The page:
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Article

Antique Traditional Practice: Phenolic Profile of Virgin Olive Oil Obtained from Fruits Stored in Seawater

1
Faculty of Pharmacy and Biochemistry, University of Zagreb, A. Kovačića 1, 10000 Zagreb, Croatia
2
Faculty of Mechanical Engineering and Naval Architecture, University of Zagreb, Ivana Lučića 5, 10000 Zagreb, Croatia
3
Faculty of Agriculture, University of Zagreb, Svetošimunska cesta 25, 10000 Zagreb, Croatia
*
Author to whom correspondence should be addressed.
Foods 2020, 9(10), 1347; https://doi.org/10.3390/foods9101347
Received: 25 August 2020 / Revised: 14 September 2020 / Accepted: 21 September 2020 / Published: 23 September 2020
(This article belongs to the Special Issue Virgin Olive Oil: Health Benefits and Processing)
Virgin olive oil (VOO) is a functional food specific to the Mediterranean diet and related to human health, especially as a protector of cardiovascular health, in the prevention of several types of cancers, and in modification of immune and inflammatory response. Phenolic compounds have central importance for these extraordinary health benefits. In the production of high-quality olive oils, it is very important to process freshly picked olives and avoid any storage of fruits. However, in Croatia there is a very traditional and environmentally friendly method of olive oil production, where olive fruits are stored in seawater for some time prior to processing. This practice is also notable nowadays since there are people who prefer the characteristic flavor of the “seawater olive oil”, although some people argue against its quality and biomedical relevance. In this study, the phenolic contents of VOO prepared from the immediately processed fresh olives and olives processed after storage in seawater were compared with the use of high-performance liquid chromatography-mass spectrometry (HPLC-MS) and spectrophotometric analysis. The results suggest that “seawater olive oil” should be considered as a safe food of biomedical relevance, as it still contains a significant proportion of important phenolics like hydroxytyrosol, tyrosol and oleacein (e.g., 63.2% of total phenols in comparison to VOO). View Full-Text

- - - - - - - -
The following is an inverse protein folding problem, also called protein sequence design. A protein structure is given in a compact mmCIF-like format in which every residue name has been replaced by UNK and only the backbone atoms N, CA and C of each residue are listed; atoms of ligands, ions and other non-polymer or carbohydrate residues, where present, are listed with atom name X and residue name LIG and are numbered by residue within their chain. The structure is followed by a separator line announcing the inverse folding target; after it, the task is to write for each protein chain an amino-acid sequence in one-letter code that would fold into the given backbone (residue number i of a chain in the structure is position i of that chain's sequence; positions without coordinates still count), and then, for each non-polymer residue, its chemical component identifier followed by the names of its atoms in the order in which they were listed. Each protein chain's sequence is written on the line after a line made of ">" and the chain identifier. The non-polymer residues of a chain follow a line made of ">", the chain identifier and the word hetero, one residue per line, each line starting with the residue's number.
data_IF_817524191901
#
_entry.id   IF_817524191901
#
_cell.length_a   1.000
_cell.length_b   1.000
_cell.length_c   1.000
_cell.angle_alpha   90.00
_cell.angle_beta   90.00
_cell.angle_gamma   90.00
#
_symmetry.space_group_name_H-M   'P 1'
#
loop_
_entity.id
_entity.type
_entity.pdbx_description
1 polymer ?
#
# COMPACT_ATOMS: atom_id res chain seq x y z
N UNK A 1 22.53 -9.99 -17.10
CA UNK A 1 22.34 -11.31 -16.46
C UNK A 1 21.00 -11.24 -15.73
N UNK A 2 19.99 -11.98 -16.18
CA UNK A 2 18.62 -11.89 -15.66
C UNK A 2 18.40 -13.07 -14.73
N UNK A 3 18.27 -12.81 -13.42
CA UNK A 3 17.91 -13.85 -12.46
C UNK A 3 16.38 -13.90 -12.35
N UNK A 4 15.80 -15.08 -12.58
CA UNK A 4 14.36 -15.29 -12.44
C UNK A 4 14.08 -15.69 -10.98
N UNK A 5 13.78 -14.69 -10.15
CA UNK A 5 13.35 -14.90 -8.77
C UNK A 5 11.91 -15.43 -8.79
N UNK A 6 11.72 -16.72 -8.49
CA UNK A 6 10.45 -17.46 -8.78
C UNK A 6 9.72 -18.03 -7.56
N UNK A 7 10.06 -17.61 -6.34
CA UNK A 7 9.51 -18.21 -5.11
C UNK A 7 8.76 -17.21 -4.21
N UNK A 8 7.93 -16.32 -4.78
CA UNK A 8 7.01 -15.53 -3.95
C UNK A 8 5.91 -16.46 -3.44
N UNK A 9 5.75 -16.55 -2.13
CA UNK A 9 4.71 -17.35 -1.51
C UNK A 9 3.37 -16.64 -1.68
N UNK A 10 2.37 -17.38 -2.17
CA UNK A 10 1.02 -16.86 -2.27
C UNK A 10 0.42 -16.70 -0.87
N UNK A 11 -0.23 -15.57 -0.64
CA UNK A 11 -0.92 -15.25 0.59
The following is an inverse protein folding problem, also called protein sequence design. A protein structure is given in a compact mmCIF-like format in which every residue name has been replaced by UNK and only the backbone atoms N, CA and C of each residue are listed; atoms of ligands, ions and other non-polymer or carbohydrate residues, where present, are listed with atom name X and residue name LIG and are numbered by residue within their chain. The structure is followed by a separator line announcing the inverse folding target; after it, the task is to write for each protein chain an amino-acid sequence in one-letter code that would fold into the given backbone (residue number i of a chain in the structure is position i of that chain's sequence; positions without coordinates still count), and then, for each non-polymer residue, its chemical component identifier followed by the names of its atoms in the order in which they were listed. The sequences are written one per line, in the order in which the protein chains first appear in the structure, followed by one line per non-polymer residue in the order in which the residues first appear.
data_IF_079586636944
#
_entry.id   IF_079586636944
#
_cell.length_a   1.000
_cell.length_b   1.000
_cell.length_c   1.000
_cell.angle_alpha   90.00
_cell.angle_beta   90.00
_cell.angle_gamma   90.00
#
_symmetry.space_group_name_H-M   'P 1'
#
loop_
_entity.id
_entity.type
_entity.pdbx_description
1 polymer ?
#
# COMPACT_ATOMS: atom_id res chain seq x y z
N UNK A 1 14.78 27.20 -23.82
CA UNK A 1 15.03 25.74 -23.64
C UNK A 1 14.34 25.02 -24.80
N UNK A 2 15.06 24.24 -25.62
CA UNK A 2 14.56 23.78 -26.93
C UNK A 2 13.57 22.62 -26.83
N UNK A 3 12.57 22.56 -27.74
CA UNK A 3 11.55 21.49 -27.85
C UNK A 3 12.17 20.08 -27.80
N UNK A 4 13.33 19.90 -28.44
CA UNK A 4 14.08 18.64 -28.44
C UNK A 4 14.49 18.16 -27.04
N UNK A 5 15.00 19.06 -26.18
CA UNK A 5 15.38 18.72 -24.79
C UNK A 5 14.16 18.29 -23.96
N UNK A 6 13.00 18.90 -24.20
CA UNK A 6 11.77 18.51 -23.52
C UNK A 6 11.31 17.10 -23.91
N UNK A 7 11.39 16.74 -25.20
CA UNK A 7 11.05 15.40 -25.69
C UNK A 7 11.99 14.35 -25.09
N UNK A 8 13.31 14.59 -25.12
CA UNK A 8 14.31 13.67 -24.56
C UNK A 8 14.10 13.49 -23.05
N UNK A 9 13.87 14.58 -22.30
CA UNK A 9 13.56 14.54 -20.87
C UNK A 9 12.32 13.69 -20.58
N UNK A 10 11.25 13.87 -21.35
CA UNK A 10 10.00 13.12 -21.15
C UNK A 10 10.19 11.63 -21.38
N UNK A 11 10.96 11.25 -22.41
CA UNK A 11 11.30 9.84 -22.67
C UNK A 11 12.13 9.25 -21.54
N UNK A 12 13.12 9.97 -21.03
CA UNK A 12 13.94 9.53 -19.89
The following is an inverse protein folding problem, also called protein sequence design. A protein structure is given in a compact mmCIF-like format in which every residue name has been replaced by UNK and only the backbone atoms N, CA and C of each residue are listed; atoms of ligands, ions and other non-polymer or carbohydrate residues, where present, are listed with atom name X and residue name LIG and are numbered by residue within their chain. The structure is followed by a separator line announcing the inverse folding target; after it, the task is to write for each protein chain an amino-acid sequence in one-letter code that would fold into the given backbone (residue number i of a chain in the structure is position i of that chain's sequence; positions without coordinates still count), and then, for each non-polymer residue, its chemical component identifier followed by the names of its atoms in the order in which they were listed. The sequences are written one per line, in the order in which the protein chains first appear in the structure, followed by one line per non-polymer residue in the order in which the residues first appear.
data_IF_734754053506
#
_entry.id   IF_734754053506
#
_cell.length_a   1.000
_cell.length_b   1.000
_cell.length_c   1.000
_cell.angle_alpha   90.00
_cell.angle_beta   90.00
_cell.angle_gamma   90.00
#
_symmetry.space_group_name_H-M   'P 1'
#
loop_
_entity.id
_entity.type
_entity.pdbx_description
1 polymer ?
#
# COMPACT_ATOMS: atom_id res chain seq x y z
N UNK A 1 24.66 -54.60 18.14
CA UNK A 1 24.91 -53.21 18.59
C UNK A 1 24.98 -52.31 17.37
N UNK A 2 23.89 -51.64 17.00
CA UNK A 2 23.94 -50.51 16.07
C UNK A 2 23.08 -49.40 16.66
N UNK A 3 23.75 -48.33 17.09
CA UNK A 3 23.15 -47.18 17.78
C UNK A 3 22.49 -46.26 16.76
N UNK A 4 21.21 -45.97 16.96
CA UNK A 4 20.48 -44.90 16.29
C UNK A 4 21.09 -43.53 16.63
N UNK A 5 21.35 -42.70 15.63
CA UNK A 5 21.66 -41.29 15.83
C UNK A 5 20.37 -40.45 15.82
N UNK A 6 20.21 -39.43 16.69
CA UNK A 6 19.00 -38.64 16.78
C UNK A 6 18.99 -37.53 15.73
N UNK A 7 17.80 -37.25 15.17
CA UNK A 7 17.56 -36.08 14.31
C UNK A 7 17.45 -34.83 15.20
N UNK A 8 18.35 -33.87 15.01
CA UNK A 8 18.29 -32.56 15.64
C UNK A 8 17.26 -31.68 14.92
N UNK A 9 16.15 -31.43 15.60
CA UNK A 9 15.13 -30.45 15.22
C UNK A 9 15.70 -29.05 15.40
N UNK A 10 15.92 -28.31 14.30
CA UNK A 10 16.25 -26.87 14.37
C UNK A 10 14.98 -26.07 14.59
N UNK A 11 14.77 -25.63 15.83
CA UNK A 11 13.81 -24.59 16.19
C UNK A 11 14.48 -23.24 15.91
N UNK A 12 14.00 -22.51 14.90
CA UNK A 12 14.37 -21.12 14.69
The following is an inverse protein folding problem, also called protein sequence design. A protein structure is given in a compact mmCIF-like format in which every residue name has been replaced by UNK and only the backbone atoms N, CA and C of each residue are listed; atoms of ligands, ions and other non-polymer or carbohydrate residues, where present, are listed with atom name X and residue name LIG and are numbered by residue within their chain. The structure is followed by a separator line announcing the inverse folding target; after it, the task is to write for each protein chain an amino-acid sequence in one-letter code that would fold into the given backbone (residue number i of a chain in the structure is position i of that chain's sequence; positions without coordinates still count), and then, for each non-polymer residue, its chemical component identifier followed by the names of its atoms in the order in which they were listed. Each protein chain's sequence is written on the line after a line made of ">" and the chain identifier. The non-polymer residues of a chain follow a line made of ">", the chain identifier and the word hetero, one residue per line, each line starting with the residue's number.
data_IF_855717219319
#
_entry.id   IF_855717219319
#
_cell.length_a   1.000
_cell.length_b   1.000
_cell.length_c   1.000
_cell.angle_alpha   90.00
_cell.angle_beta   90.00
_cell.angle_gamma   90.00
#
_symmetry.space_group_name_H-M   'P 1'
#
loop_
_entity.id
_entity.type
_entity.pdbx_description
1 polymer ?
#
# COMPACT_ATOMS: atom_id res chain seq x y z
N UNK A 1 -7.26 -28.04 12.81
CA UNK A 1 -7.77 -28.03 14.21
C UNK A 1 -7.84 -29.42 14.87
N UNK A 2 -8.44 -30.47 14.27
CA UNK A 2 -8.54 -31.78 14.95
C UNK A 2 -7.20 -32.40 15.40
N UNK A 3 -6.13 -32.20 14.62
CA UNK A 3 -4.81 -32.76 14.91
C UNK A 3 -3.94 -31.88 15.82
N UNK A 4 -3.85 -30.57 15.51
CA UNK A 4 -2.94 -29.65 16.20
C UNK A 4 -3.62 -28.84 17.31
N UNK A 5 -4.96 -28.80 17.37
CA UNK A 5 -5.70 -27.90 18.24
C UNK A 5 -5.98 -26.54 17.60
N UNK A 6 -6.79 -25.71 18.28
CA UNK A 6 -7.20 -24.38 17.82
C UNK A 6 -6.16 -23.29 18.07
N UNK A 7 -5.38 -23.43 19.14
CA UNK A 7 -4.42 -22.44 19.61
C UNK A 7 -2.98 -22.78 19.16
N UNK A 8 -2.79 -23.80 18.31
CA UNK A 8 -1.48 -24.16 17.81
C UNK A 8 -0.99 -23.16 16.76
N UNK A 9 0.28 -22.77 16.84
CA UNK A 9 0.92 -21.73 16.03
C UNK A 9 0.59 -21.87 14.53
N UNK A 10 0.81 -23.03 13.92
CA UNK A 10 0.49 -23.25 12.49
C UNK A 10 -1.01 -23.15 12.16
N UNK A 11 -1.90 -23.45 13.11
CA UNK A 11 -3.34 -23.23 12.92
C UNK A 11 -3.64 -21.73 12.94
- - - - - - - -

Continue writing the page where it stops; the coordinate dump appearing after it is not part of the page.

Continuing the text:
Keywords: HPLC analysis; olive oil; phenolic compounds; seawater HPLC analysis; olive oil; phenolic compounds; seawater
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MDPI and ACS Style

Torić, J.; Barbarić, M.; Uršić, S.; Jakobušić Brala, C.; Karković Marković, A.; Zebić Avdičević, M.; Benčić, Đ. Antique Traditional Practice: Phenolic Profile of Virgin Olive Oil Obtained from Fruits Stored in Seawater. Foods 2020, 9, 1347. https://doi.org/10.3390/foods9101347

AMA Style

Torić J, Barbarić M, Uršić S, Jakobušić Brala C, Karković Marković A, Zebić Avdičević M, Benčić Đ. Antique Traditional Practice: Phenolic Profile of Virgin Olive Oil Obtained from Fruits Stored in Seawater. Foods. 2020; 9(10):1347. https://doi.org/10.3390/foods9101347

Chicago/Turabian Style

Torić, Jelena, Monika Barbarić, Stanko Uršić, Cvijeta Jakobušić Brala, Ana Karković Marković, Maja Zebić Avdičević, and Đani Benčić. 2020. "Antique Traditional Practice: Phenolic Profile of Virgin Olive Oil Obtained from Fruits Stored in Seawater" Foods 9, no. 10: 1347. https://doi.org/10.3390/foods9101347

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